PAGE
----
2 – Juri Janosik (1688 – 1713)
Also known as the Carpathian Robin Hood, Janosik was a famous Slovak highwayman. Like many other outlaws, tales of his deeds are almost certainly exaggerated as he became the main character of many poems, films and novels in Slovakia and Poland. According to legend, he stole money from rich nobles and gave it to the poor; just like fictional British outlaw Robin Hood.
Janosik was born in Terchova, the Kingdom of Hungary (modern-day Slovakia) in 1688. He clearly had a rebellious streak from a young age because he fought with Kuruc insurgents when he was just 15 years of age. After the Kuruc lost at the Battle of Trencin in 1708, Janosik joined the Habsburg army. Two years later, he helped a man named Tomas Uhorcik escape when he worked as a prison guard and together, the two men formed a highwayman group. Janosik became a leader when Uhorcik left, and it appears as if there is some truth to the group’s exploits.
Janosik seemingly told his men to treat their victims with respect; they were chivalrous to those they stole from and were not responsible for any deaths. On one occasion, the group accidentally injured a priest during a robbery and tended to his wounds. There is even a suggestion that the group did share a portion of their ill-gotten gains with the poorer elements of society. Other sources disagree with the notion of a ‘gentlemanly group of outlaws’ and suggest the group were violent and often murdered soldiers. Janosik supposedly killed rivals within the clan and is portrayed by some as a cruel individual.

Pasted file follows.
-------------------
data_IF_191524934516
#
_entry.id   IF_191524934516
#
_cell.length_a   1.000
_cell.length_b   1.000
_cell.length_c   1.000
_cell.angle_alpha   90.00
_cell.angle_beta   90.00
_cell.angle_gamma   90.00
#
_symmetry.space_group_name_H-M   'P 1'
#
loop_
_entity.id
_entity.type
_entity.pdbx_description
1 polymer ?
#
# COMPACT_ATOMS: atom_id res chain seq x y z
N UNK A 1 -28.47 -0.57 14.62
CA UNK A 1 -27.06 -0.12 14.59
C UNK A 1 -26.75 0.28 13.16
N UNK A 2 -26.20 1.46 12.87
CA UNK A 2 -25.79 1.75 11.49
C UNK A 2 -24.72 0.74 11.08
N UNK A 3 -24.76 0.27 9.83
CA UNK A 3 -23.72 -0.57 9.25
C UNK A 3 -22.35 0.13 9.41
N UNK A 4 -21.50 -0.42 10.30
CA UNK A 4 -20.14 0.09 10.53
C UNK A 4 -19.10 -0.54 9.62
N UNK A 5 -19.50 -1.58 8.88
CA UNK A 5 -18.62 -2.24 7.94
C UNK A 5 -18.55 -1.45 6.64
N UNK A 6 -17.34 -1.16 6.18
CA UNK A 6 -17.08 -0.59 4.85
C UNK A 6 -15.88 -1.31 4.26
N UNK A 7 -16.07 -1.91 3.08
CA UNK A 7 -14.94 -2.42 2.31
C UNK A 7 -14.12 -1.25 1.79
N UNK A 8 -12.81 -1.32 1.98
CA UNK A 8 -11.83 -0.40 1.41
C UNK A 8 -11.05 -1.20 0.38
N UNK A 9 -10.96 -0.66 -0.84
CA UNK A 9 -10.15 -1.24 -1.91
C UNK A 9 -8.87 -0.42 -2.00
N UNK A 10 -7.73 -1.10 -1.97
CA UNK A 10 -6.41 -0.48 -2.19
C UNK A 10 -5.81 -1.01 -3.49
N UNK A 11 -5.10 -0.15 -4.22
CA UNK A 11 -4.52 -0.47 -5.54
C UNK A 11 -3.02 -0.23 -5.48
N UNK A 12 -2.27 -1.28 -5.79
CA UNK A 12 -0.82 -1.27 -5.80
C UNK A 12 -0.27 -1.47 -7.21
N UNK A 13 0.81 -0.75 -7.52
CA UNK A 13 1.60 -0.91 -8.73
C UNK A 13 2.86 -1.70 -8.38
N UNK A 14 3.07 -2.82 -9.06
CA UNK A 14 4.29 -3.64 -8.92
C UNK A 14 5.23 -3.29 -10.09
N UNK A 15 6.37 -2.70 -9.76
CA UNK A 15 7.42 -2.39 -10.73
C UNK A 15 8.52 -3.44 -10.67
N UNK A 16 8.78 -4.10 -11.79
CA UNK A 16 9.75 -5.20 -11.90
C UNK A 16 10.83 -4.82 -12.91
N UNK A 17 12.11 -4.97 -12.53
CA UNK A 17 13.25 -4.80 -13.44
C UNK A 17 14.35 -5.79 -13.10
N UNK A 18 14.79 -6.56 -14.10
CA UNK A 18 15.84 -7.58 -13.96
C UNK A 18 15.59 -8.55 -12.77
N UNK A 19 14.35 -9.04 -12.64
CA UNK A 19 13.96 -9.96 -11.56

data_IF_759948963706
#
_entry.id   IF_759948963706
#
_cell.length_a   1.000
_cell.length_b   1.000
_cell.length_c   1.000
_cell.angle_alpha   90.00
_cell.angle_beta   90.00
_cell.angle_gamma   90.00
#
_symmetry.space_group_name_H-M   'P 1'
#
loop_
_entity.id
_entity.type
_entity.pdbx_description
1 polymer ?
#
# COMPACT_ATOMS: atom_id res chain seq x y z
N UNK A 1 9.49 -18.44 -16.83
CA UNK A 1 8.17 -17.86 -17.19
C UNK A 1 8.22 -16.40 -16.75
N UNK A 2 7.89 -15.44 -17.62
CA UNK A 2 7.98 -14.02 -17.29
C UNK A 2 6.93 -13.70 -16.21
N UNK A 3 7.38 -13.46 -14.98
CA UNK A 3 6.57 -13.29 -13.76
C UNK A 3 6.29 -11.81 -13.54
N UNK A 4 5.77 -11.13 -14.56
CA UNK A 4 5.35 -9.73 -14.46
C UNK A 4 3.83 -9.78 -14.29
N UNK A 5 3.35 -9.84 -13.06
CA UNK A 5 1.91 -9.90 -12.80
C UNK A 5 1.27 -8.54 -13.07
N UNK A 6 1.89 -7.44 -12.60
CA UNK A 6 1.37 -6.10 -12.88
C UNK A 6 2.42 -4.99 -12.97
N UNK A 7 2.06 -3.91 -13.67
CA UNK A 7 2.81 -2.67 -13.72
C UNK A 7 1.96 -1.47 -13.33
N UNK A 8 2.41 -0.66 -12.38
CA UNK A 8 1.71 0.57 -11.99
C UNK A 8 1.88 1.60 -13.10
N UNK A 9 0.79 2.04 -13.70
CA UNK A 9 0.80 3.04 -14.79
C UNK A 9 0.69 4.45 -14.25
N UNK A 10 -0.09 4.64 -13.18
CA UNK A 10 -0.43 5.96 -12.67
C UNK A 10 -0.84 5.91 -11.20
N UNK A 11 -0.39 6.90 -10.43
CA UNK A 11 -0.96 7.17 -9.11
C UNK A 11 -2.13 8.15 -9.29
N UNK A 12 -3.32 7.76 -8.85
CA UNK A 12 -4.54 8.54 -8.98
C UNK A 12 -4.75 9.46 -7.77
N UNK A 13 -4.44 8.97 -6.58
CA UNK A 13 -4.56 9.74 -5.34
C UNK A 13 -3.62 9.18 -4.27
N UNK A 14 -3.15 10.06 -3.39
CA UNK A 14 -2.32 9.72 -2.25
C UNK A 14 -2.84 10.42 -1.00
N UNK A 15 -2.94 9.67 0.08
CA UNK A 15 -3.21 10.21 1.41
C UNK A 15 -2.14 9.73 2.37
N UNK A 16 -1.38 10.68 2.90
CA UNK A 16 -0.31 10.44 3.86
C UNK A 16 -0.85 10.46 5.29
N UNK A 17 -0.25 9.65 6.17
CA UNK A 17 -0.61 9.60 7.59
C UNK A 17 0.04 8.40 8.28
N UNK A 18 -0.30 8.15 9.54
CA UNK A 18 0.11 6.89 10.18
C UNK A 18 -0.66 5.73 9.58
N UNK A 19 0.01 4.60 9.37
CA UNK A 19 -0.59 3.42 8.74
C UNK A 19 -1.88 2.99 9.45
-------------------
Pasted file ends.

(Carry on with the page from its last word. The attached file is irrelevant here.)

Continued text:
Whatever the reality, the group’s antics made them a prime target for authorities and in 1712, Janosik was caught, arrested and detained at the Mansion of Hrachov but oddly enough, he was released soon afterward. There is an account which says the gang killed a priest, but details are not clear. As a result, a manhunt took place, and Janosik met up with his old comrade Uhorcik who ran a pub under an assumed name.
In the spring of 1713, the authorities finally caught up with him, and Janosik was tried, found guilty and executed. While some historians say he was hanged, other sources suggest the Outlaw suffered a cruel fate. He was stabbed with a hook and left dangling on the gallows until he bled to death. Janosik only gained fame in the 1830s when he was depicted as a romantic hero. Since the early 20th century, the life and death of Janosik have become the stuff of legend, and it is routinely depicted in books and on the big screen.